Lie: Love should always feel good.

The greatest act of love in human history was the Son of God being crucified on a cross. Crown of thorns on his head, nails in his hand, 40 lashes on his back, suffocation on a cross.

And we have the nerve to look someone in the face and say “I just don’t love them anymore. That feeling is gone.”

The  greatest act of love in human history did not revolve around feelings. Thorns, nails, whips, hanging on a cross till He suffocated? Sorry if I’m jesus-juking* everyone here, but the Cross didn’t feel good…at all. If we as Christians are to love like Jesus did, then with the pain of the Cross, we can conclude that perhaps Love is not about feelings. then what is it about? well let’s look at the Cross and the man who died on it:

Love is a choice: Jesus willingly came to Earth and willingly died. Every whip, every beating, every breath he struggled for, was him choosing to save you over himself.

Love is action: Jesus didn’t just waltz around the Earth talking the talk telling everyone He loved them. He proved it with his life and death.

Love is sacrifice: Jesus put the needs of others (reconciliation with God) over his own needs.

Love is submitting: Jesus submitted Himself to His father’s will, “Not your will but Mine” He said as he sweat so hard, that he sweat drops of blood.

Want more? please go to 1 Cornthians 13. replace the word love with God.

read it again and replace the word love with your own name. Did ya cringe, feel like you were lying at some parts? Congratulations welcome to the club. We’re self-serving, self-righteous, self-seeking human beings. But God loves us right where we are. I pray  that knowledge travels from our head to our heart., that we may grow in the understanding of the height and depth of our Father’s love for us.

Can love involve feelings? Of course. There’s nothing wrong with that. Do not use the words love and feelings interchangeably.  I heard a pastor say once “As I spent more and more time married to my wife, I realized love was not about my feelings, love was a choice. I had to wake up each morning and choose to love my wife that day no matter what. Because no matter what, God loved her. And who was I to say anything different?”

For God so loved the world…

And who are we to say anything different?

Love today.

(((***In case you are unaware of this term, this is an example of what the kids call being “Jesus-juked”: Boy 1: “these books are so heavy.” boy 2: “I bet Jesus wasn’t complaining when He carried the cross! Boom. Jesus-juked!”*)))

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I spent almost a full year as a 13 year old pretty unscathed. Well, I guess we all spend a year being 13. But, I’ll never forget that year because it was the biggest wake up call of my life. Several things happened to me in about a four month span and they all hit me pretty hard. Some people get hit by actual buses, and others get hit by psychological buses. There must have been a parade of psychological buses cause I got hit multiple times.

I spent years begging my parents to get me a dog. We had one cat at the time, he was old though…not the most interesting creature. I wanted a dog, a best friend. Lo and behold,  when I was 9 my mom took me to the pound and we adopted one. Her name: Sweetie.  We learned through the years that that name applied to her on conditional terms. Sweetie was strange. She was a lhasa apso/shitzu mix, so she had that awesome tail.  she LOVED car rides, french fries and barking. BOY THIS DOG COULD BARK. She looked like a dog that would chirp or yelp. nope, she barked like a hound dog. Anyways, she was old when we got her (had back problems) and right around Christmas of 06′ her health started declining, and fast. I think we’ve all been there before. It’s so hard seeing the life drain out of an animal that had so much energy and personality. (Sweetie was a diva) In December, I walked into the Vet’s office with my dog in my arms (as she shook) and walked out that same door with nothing but memories. The house was very empty and quiet when I walked in that evening. I missed her so much, but she wasn’t in pain anymore. I learned a life lesson that Christmas: Sometimes the best gift you can give someone you love is to put their needs above your own desires.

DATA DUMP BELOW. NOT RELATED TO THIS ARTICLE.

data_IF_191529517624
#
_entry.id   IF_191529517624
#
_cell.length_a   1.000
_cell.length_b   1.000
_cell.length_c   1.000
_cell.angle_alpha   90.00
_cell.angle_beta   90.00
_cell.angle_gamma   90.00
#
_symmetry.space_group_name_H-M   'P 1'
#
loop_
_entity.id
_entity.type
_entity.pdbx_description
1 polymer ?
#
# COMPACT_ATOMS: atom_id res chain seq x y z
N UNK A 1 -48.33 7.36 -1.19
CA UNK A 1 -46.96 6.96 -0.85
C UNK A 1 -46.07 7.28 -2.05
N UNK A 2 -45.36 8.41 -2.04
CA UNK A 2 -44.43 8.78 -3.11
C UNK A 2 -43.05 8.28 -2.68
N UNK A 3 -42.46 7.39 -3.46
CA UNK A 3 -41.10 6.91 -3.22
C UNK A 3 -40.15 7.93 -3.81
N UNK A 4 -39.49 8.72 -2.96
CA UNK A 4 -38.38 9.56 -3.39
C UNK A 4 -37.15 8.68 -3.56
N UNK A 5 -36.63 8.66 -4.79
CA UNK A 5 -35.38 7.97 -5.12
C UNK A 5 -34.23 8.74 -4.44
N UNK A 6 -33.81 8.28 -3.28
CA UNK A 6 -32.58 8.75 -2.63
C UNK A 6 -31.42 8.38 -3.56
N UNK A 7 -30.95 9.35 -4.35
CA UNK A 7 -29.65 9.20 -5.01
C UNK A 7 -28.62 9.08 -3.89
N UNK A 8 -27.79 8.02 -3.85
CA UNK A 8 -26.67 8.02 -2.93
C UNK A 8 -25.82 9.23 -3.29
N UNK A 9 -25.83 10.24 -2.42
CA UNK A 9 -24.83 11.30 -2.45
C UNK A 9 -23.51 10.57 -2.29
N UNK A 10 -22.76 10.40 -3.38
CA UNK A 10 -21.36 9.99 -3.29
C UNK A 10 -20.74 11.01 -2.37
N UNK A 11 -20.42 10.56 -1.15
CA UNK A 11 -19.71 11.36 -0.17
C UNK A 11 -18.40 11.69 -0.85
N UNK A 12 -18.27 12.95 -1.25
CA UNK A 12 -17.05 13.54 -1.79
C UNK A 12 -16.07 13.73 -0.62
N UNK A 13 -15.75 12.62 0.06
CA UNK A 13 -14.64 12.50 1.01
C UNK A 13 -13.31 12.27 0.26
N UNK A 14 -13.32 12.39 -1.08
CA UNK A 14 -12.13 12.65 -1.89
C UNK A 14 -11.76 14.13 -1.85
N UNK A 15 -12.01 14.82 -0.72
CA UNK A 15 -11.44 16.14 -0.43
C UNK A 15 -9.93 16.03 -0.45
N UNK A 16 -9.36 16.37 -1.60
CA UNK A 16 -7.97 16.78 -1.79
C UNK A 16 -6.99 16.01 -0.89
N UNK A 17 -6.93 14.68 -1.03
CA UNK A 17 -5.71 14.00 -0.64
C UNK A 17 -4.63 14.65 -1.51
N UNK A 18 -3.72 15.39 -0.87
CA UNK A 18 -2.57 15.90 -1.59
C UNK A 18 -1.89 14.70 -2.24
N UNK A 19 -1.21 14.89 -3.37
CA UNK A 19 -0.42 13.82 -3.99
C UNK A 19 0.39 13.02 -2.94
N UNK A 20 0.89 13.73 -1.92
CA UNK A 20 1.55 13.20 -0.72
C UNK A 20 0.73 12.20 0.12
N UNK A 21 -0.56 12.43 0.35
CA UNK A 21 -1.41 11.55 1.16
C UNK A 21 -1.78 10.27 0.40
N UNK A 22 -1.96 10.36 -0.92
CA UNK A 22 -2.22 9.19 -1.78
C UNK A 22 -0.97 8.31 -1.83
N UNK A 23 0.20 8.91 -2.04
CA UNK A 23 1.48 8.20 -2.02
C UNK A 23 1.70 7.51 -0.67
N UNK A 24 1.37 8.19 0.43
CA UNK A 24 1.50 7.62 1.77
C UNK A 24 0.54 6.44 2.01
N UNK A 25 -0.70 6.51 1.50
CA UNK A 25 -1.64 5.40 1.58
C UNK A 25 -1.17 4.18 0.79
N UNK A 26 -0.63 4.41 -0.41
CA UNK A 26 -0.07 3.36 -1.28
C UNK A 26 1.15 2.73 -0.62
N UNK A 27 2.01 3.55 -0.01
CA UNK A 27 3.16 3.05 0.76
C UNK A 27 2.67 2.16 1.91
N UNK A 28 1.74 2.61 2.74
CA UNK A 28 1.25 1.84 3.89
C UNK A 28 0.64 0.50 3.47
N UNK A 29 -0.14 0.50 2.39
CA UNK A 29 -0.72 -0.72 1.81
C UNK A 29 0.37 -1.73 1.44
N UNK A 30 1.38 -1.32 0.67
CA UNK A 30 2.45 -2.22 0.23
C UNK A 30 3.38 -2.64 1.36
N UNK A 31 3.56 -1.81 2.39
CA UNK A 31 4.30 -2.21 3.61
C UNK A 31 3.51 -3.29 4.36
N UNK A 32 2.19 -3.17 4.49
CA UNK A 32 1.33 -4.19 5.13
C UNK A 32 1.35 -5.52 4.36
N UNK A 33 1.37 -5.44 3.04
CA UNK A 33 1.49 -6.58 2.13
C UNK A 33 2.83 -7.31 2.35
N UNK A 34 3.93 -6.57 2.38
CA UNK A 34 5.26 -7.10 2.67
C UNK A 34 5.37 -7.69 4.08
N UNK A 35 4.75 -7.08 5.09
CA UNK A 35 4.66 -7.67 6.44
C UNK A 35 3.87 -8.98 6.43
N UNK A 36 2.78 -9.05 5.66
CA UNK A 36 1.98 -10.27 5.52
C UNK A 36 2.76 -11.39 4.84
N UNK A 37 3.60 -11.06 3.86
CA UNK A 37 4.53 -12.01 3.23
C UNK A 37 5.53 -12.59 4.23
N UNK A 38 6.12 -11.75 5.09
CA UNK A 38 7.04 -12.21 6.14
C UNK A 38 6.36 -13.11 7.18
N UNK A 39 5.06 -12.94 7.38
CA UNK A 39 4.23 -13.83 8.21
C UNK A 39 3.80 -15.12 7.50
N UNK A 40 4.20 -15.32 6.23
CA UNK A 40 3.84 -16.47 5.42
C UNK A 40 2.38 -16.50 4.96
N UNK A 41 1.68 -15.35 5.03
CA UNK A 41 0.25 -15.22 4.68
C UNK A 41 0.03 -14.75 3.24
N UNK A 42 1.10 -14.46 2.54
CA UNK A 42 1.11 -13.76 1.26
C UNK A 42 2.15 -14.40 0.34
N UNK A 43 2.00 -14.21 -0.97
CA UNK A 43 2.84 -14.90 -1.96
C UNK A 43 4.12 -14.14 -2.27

February rolled around and so did some more rough news. My friend had invited me to her youth group since I had stopped going to the one at my old church. I had a blast the first time I went. Me, her and my other good friend went every Wednesday. The youth leaders were fantastic. They were hilarious and engaging as they brought the message each wednesday. By the time February ended, both youth pastors had left. One by choice and one by circumstance. At that age, you believe that everyone has it all together…especially adults… and hearing that one left because God called him somewhere but he doesn’t know where, and that the other was asked to resign…it was a pretty big moment where I realized “Hey…adults aren’t perfect. and they don’t have it all together.” I’m thankful for that lesson at an early age because it helps me feel okay when I didn’t have everything together (which is always)

March was the toughest, though. Without a doubt. I’m very confident that this part of my life has been used by God and will continue to be used by Him because otherwise…I just don’t have a clue why it had to happen. So, I met my best friends in Junior High. They had all gone to a different Elementary school in the district than me  ( they all had grown up together) and when I met them in band, they welcomed me into their circle right away. Bunch of personalities they were. We were always laughing, making jokes, being crazy hormonal acne covered teenagers. Invincible and the smartest things on earth, we trudged through classes…and spent the afternoons playing airsoft, watching TV and playing Halo 2. March rolled around and we all day-dreamed of Summer and tried to not pee ourselves with the reality of High school around the corner. There were 7 of us in  that tight knit group. And on March 22, there were 6. We all had 7th period together and didn’t think much of it when he wasn’t there that Thursday. That night my best friend’s mom called to talk to my mom. I didn’t think much of it when I handed the phone to my mom and ran up to my room to continue playing computer games. And when my mom called me downstairs and told me that he had committed suicide, I couldn’t stop thinking. My best friend came over that night with her mom. We all talked for a little bit, then my friend and I ran upstairs and sat on my bed, like we usually did on sleepovers, but instead of talking about boys and school, we talked about him and avoided the question we both were thinking: why?